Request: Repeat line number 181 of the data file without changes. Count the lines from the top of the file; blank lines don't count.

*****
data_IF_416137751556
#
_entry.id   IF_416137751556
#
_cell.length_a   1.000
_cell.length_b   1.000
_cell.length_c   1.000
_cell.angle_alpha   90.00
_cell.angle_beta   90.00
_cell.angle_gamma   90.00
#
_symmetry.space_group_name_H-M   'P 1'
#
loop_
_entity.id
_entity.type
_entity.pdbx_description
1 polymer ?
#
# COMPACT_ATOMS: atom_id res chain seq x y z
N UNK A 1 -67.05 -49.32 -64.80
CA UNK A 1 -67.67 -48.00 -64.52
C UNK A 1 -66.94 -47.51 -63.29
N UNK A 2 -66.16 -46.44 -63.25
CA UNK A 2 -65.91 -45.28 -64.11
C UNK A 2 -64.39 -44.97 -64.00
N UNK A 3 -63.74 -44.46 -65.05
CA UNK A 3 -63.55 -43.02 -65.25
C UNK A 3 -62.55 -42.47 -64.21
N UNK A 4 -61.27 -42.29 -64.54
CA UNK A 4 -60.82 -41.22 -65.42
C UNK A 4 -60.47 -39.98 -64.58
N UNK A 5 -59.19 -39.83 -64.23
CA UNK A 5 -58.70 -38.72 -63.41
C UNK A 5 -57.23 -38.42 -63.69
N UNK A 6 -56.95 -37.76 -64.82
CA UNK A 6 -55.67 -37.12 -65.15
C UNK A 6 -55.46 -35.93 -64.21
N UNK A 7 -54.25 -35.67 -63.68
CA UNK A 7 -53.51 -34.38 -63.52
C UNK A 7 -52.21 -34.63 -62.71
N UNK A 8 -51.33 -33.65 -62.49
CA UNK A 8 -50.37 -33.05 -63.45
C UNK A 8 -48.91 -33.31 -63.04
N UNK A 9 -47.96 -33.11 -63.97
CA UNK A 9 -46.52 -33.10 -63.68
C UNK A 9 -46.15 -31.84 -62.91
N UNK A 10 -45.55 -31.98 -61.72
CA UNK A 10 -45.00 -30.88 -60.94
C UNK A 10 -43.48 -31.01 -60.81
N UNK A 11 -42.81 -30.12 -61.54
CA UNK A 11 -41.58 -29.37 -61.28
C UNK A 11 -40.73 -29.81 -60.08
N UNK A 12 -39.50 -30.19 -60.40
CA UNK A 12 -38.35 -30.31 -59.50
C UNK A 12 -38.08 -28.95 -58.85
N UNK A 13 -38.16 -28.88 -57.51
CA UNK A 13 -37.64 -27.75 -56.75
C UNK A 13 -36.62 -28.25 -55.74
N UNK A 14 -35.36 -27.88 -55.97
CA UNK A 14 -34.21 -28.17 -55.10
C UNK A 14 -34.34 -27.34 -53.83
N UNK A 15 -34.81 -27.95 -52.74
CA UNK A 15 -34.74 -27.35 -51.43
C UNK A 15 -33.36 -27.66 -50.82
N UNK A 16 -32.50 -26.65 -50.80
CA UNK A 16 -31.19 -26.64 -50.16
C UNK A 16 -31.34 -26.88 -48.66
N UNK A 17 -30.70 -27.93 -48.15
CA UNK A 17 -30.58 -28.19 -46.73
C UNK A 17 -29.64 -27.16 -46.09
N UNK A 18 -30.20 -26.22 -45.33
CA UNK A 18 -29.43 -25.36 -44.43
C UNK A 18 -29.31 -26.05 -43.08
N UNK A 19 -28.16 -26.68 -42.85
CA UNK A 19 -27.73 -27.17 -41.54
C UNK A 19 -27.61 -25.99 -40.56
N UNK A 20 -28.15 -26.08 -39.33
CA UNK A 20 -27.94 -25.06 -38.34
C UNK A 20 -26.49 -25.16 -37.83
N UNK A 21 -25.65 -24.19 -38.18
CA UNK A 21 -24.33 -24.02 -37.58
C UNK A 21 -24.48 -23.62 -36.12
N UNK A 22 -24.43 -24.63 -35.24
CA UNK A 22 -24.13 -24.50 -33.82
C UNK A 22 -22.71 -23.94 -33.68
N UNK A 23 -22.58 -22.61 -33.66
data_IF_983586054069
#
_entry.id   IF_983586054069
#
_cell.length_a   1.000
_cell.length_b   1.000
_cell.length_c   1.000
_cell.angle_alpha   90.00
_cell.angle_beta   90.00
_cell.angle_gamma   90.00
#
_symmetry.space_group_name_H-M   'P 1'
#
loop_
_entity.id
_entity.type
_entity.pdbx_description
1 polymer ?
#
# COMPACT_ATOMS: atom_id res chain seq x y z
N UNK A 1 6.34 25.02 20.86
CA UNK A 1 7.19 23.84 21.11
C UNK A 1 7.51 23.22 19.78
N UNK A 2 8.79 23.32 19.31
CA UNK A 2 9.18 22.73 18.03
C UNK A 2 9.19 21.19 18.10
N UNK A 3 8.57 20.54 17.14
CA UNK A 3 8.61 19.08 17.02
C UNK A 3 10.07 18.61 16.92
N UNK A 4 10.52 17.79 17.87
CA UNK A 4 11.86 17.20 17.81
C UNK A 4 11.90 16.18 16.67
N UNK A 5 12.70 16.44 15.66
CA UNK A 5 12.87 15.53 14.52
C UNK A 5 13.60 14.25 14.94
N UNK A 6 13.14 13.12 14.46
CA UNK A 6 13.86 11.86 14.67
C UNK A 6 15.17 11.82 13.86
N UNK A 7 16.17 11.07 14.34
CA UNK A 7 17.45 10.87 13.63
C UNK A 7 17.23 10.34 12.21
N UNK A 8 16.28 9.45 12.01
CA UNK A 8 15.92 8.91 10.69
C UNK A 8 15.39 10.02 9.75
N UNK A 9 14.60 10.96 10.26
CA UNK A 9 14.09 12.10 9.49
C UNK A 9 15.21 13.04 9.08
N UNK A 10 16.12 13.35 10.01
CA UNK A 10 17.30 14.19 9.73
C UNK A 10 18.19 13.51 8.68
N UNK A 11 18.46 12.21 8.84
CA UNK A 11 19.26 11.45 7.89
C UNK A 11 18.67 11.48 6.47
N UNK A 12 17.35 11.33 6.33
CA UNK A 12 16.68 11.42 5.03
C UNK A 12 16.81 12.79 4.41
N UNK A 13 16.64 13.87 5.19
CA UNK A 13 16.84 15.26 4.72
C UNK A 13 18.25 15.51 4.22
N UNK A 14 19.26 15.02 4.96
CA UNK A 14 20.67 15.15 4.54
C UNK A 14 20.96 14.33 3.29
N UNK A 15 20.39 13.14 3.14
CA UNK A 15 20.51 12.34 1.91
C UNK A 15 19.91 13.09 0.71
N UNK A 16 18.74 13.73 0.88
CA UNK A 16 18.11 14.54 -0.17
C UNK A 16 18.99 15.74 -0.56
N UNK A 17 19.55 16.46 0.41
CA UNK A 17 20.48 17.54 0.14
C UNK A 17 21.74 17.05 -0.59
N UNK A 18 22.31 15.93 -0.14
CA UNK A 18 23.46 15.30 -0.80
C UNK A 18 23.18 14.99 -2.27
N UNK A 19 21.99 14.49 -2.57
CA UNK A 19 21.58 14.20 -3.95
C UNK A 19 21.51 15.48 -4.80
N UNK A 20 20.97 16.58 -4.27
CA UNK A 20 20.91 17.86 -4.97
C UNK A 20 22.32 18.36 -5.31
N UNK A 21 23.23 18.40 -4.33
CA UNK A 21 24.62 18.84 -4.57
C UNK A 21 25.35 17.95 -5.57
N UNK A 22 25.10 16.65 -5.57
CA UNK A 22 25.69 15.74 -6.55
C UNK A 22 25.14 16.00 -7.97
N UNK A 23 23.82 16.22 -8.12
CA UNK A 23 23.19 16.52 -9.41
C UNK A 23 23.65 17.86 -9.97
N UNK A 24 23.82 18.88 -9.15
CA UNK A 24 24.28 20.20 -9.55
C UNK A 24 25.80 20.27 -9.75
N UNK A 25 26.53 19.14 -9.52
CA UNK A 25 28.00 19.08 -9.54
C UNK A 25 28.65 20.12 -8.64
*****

CA UNK A 25 28.00 19.08 -9.54